As if this weren’t enough, Monegan’s appointed replacement Chuck Kopp, turns out to have been the center of his own little scandal.  He received a letter of reprimand and was reassigned after sexual harassment allegations by a former coworker who didn’t like all the unwanted kissing and hugging in the office.  Was he vetted?  Obviously not.  When he was questioned about all this, his comment was that no one had asked him and he thought they all knew.  Kopp, defiant, still claimed to have done nothing wrong and said to the press that there was no way he was stepping down from his new position.  Twenty four hours later, he stepped down.  Later it was uncovered that he received a $10,000 severance package for his two weeks on the job from Palin.  Monegan got nothing.

After extensive news coverage about all this nasty behind-the-scenes scandal, which is definitely NOT squeaky clean, Palin’s approval ratings fell to 67%, still high, but a far cry from the 90% number that’s being thrown around so glibly by the Republicans today.  Alaskans are quickly becoming disillusioned once again.

“Executive Experience”

Before her meteoric rise to political success as governor, just two short years ago Sarah Palin was the mayor of Wasilla.  I had a good chuckle at MSN.com’s claim that she had been the mayor of “Wasilla City”.  It is not a city.  Just Wasilla.  Wasilla is the heart of the Alaska “Bible belt” and Sarah was raised amongst the tribe that believes creationism should be taught in our public schools, homosexuality is a sin, and life begins at conception.  She’s a gun-toting, hang ’em high conservative.  Remember…this is where her approval ratings come from.  There is no doubt that McCain again is making a strategic choice to appeal to a particular demographic – fundamentalist right-wing gun-owning Christians.  And Republican bloggers are already gushing about how she has ‘more executive experience’ than Obama does!  Above is a picture of lovely downtown Wasilla, for those of you unfamiliar with the area.  Behind the Mug-Shot Saloon (the first bar I visited when I moved to Alaska long ago) is a little strip mall.  There are street signs in Wasilla with bullet holes in them.  Wasilla has a population of about 5500 people, and 1979 occupied housing units.  This is where your potential Vice President was two short years ago.  Can you imagine her negotiating a nuclear non-proliferation treaty?  Discussing foreign policy?  Understanding non-Alaskan issues?  Frankly, I don’t even know if she’s ever been out of the country.  She may ‘get’ Alaska, but there are only a half a million people here.  Don’t get me wrong….I love Alaska with all my heart.  I’m just saying.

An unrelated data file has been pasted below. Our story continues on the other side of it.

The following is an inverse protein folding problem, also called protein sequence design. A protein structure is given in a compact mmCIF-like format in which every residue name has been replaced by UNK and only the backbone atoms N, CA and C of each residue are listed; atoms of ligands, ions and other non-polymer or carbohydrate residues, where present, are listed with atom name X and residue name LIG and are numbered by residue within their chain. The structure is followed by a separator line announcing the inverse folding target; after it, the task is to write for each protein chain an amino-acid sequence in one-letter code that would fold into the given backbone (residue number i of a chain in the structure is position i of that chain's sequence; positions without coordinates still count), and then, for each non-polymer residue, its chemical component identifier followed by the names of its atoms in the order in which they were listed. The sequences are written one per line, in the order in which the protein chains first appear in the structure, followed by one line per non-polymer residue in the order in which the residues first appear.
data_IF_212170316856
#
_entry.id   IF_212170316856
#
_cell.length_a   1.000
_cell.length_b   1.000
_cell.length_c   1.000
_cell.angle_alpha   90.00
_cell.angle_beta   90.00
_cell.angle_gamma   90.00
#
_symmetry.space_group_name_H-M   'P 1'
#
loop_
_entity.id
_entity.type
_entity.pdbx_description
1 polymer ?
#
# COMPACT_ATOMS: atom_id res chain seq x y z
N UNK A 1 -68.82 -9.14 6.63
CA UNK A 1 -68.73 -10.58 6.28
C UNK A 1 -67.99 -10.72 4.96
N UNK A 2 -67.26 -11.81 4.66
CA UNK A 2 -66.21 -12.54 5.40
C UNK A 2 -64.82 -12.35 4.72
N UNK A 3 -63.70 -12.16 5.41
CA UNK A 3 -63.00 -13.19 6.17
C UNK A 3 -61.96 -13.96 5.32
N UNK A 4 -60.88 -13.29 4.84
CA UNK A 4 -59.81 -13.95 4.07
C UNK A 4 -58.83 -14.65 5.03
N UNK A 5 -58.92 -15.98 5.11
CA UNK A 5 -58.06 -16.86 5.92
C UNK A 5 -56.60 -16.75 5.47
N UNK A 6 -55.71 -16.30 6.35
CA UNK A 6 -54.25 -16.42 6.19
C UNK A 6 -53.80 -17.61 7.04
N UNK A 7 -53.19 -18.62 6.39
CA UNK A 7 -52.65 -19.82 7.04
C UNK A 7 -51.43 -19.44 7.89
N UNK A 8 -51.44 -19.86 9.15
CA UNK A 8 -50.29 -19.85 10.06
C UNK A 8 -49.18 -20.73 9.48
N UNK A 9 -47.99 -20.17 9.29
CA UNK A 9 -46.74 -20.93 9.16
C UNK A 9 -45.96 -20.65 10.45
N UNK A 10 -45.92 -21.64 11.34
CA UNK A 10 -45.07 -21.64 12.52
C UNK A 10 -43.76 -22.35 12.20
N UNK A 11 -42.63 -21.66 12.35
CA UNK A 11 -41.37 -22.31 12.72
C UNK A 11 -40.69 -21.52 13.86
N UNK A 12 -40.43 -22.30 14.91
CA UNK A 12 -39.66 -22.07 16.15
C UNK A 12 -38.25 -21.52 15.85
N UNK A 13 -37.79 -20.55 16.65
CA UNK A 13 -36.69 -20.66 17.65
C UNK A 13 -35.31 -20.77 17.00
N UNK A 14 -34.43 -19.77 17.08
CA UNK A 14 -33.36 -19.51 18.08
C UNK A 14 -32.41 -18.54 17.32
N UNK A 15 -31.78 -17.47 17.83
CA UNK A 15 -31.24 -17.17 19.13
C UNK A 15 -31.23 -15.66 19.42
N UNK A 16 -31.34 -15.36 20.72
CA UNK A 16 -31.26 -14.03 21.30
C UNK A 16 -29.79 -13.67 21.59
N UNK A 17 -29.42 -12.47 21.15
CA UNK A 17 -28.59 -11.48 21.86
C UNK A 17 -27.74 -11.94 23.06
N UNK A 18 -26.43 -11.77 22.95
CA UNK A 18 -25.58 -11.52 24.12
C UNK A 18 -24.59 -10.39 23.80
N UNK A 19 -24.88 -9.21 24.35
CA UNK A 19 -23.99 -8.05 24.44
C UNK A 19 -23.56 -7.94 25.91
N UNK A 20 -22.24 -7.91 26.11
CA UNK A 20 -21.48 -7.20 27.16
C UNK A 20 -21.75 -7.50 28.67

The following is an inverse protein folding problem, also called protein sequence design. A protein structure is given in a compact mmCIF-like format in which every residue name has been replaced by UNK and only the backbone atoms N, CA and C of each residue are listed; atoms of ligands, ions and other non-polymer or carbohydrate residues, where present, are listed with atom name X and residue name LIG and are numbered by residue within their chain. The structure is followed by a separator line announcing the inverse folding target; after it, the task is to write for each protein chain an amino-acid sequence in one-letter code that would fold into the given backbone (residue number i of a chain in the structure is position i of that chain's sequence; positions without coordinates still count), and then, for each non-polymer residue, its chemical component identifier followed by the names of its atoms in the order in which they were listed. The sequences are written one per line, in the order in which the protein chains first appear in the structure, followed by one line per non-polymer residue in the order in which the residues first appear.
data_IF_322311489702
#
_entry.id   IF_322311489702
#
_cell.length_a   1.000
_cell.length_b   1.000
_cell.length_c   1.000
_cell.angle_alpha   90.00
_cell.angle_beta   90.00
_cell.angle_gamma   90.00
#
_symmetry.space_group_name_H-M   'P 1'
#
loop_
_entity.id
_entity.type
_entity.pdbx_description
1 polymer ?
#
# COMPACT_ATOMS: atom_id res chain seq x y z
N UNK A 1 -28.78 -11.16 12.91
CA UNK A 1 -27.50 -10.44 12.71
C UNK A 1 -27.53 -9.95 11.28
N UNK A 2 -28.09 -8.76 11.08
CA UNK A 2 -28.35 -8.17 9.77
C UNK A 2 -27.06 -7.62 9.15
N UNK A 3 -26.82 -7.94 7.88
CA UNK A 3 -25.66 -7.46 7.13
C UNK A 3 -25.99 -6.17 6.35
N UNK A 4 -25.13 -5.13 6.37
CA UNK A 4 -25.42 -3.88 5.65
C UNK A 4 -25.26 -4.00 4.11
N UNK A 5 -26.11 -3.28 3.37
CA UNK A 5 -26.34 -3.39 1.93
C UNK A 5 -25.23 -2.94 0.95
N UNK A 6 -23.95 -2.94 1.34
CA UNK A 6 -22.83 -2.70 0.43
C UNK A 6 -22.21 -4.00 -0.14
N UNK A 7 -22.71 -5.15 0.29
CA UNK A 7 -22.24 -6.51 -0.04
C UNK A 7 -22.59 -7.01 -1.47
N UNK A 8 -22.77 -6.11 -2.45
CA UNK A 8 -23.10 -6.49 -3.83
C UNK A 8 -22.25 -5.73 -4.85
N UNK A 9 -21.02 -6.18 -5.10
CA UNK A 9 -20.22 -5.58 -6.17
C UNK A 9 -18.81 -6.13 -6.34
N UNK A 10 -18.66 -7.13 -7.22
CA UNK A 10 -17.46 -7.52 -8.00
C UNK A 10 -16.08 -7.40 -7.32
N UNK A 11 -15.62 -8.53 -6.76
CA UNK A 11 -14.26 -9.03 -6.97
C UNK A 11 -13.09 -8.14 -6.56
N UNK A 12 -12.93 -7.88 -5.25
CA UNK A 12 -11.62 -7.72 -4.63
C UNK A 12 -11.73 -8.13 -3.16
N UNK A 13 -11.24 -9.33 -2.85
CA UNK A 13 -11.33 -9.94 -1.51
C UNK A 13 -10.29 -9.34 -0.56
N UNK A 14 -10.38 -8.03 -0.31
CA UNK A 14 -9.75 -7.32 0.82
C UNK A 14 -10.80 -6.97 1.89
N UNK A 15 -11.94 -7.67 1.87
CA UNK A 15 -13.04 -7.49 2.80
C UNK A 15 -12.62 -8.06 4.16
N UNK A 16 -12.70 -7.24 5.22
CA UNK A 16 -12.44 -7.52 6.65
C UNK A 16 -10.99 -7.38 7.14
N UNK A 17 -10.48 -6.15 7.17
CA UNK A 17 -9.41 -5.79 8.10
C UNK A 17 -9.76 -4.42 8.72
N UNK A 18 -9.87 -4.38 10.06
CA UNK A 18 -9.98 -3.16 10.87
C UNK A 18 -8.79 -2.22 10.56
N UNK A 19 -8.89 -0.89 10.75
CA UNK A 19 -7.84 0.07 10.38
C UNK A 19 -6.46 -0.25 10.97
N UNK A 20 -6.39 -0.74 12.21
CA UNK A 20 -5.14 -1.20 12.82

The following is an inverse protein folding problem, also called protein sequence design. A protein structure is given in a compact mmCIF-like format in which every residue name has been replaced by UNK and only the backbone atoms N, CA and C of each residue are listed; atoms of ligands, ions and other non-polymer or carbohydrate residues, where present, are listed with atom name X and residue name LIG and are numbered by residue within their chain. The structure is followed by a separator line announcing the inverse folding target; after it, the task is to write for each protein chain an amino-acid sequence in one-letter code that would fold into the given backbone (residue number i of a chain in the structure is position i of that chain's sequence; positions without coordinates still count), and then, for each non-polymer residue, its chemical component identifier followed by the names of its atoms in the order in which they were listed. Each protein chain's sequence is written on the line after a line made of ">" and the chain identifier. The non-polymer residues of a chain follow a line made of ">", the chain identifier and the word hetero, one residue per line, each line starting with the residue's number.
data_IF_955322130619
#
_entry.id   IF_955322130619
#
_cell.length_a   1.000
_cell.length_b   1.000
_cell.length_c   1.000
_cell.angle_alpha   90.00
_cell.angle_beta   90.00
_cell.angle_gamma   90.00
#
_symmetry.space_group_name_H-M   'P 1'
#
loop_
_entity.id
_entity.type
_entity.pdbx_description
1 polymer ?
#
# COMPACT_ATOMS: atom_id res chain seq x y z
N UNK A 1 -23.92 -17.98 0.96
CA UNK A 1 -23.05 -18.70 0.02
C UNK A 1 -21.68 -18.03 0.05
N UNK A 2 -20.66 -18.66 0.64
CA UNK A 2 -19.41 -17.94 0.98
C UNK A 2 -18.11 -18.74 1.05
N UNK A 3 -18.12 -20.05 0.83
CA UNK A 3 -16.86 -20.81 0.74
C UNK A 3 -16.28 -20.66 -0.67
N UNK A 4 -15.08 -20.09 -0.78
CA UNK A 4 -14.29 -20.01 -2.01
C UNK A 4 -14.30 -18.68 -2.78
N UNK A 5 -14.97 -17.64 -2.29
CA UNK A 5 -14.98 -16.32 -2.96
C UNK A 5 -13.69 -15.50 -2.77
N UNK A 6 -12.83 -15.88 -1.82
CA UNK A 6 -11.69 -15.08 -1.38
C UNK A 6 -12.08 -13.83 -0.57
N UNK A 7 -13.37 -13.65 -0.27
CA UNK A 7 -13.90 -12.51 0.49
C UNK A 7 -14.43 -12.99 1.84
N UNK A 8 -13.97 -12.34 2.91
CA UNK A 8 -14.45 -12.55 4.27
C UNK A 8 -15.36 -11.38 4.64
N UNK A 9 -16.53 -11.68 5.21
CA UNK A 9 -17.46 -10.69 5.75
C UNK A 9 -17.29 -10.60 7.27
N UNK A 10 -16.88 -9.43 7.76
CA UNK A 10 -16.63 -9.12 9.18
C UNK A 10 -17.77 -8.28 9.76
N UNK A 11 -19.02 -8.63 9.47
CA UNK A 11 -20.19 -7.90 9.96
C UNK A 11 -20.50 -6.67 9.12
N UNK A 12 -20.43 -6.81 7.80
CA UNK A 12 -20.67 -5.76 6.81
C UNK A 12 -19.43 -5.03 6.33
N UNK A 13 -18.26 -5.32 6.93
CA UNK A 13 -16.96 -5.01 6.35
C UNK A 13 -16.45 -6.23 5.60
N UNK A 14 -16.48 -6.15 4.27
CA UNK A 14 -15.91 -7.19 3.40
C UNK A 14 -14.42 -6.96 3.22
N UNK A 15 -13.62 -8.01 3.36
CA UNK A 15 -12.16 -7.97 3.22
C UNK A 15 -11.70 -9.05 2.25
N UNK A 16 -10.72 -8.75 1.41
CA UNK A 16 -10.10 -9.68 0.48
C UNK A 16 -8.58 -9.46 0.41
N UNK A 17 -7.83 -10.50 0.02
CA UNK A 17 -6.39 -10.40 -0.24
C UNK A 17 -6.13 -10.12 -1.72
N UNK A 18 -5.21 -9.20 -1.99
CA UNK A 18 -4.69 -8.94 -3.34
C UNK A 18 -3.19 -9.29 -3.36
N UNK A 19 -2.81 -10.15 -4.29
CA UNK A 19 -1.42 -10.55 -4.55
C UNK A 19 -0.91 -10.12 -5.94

I, and all Alaskans will be interested to see how this whole process unfolds.  This is definitely a gamble for McCain, and in my humble opinion, a gift to Obama and to Joe Biden who just got thrown a big hunk of red meat for the vice presidential debate.

This is the wedge-issue, desperate ‘Hail Sarah’ pass of the McCain campaign.

Now I’m off to get some Jiffy Pop.





Nuclear BBs.

6 08 2008

It’s Hiroshima Day.

It’s hard for us to really wrap our minds around what happened when the nuclear bombs fell on Hiroshima and Nagasaki. Equally hard to wrap our minds around is the unbelievable nuclear proliferation that has happened since those awful human tragedies.

When I got to college I had never been much of a ‘joiner’, but my freshman year I decided to join the ‘Peace Through Disarmament Club’. It sounds almost quaint now…kinda like the Geneva Conventions. I’ve tried not to lose my idealism on this issue, and to continue to imagine a world where the ability to destroy ourselves as a species doesn’t factor into the equation.

On that note, enjoy the video clip from True Majority. They have a great knack for putting things into perspective.